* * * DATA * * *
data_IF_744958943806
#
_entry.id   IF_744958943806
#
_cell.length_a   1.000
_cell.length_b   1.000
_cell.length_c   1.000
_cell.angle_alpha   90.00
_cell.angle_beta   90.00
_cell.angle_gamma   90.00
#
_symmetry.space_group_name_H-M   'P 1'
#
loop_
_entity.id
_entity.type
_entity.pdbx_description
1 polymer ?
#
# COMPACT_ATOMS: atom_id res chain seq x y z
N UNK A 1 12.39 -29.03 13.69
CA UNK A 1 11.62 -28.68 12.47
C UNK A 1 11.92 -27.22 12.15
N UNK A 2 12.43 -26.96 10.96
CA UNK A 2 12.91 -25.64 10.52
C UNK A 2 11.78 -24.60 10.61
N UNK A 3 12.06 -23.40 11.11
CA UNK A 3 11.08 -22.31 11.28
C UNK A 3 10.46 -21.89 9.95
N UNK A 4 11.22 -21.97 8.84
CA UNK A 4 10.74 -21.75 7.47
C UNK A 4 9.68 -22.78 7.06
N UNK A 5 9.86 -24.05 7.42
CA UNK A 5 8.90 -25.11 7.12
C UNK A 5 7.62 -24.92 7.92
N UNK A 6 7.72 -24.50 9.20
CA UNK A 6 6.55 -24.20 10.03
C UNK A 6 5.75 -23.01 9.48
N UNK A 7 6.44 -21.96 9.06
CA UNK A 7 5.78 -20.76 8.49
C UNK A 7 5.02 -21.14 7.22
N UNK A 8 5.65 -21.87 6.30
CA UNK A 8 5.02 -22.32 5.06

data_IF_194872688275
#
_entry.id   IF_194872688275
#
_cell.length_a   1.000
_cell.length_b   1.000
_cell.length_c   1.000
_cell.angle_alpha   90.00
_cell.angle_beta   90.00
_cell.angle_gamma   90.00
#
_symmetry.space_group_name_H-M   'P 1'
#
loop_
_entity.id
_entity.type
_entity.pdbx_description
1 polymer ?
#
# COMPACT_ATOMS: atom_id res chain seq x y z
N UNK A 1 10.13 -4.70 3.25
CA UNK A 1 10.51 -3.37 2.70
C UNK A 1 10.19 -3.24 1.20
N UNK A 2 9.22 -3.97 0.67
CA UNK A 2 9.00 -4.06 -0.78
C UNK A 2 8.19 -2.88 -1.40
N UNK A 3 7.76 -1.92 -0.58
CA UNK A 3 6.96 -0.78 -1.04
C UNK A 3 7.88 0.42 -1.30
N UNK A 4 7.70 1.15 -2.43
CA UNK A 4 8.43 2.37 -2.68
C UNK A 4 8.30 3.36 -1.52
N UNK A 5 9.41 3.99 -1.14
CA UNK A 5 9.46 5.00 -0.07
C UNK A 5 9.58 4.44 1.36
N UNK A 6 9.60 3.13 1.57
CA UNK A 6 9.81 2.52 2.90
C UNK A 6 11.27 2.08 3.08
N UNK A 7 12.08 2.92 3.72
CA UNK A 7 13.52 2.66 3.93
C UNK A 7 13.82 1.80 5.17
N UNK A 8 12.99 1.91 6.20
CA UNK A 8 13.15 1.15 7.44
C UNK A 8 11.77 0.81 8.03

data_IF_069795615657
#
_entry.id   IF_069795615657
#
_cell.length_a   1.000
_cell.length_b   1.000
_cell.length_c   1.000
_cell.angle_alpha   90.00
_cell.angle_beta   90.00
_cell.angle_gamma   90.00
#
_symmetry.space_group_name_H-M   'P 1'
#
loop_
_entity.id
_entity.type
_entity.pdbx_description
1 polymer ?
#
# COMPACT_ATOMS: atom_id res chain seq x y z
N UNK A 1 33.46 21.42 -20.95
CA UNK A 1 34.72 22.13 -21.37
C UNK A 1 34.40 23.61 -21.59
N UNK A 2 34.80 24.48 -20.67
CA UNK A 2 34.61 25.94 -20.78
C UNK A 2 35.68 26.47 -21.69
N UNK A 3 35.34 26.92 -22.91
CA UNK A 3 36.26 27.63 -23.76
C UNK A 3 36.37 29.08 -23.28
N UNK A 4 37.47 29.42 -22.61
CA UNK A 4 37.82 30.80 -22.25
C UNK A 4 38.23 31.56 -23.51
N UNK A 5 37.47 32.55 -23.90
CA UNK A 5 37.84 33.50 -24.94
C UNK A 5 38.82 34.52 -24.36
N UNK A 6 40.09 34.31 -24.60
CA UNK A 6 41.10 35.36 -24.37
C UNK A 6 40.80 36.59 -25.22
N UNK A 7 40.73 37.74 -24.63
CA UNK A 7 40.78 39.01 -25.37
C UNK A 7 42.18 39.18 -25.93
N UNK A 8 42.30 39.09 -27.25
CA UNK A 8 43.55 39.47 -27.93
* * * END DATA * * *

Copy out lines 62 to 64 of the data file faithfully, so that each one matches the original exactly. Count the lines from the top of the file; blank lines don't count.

#
# COMPACT_ATOMS: atom_id res chain seq x y z
N UNK A 1 10.13 -4.70 3.25